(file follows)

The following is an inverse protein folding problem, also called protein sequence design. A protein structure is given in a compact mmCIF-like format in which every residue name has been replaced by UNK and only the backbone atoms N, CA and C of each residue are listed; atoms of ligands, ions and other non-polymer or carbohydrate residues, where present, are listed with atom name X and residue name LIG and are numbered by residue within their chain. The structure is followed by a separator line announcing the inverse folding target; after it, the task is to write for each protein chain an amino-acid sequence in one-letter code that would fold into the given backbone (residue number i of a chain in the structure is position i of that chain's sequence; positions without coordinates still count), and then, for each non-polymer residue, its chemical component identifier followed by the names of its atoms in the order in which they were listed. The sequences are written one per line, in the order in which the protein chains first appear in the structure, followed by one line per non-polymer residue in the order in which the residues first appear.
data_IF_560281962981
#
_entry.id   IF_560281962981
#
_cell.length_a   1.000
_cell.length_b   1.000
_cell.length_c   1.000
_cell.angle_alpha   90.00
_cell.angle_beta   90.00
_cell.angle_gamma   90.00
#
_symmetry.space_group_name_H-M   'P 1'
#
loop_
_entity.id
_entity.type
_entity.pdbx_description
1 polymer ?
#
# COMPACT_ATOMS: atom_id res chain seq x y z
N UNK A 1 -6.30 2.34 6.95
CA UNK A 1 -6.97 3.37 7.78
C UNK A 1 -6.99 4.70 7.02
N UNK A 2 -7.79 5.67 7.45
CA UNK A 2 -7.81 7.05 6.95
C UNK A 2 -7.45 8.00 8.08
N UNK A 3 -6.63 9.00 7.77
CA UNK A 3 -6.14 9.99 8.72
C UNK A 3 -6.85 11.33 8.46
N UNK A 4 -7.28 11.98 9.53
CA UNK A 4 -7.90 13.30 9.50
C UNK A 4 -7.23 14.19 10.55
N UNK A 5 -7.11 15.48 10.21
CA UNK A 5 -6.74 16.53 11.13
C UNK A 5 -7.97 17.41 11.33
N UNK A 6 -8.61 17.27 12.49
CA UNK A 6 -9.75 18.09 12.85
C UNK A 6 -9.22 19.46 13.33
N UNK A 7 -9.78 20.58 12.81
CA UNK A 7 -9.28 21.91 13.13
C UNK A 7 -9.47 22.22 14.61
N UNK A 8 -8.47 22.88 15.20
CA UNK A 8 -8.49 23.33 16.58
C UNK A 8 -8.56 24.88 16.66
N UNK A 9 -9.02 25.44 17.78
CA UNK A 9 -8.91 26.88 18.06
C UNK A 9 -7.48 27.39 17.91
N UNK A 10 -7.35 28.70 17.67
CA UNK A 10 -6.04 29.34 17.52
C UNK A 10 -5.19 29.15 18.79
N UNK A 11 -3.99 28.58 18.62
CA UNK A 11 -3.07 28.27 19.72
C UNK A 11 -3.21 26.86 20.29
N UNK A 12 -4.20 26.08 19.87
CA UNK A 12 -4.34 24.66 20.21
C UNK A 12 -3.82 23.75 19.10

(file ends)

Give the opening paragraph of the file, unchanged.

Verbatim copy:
The following is an inverse protein folding problem, also called protein sequence design. A protein structure is given in a compact mmCIF-like format in which every residue name has been replaced by UNK and only the backbone atoms N, CA and C of each residue are listed; atoms of ligands, ions and other non-polymer or carbohydrate residues, where present, are listed with atom name X and residue name LIG and are numbered by residue within their chain. The structure is followed by a separator line announcing the inverse folding target; after it, the task is to write for each protein chain an amino-acid sequence in one-letter code that would fold into the given backbone (residue number i of a chain in the structure is position i of that chain's sequence; positions without coordinates still count), and then, for each non-polymer residue, its chemical component identifier followed by the names of its atoms in the order in which they were listed. The sequences are written one per line, in the order in which the protein chains first appear in the structure, followed by one line per non-polymer residue in the order in which the residues first appear.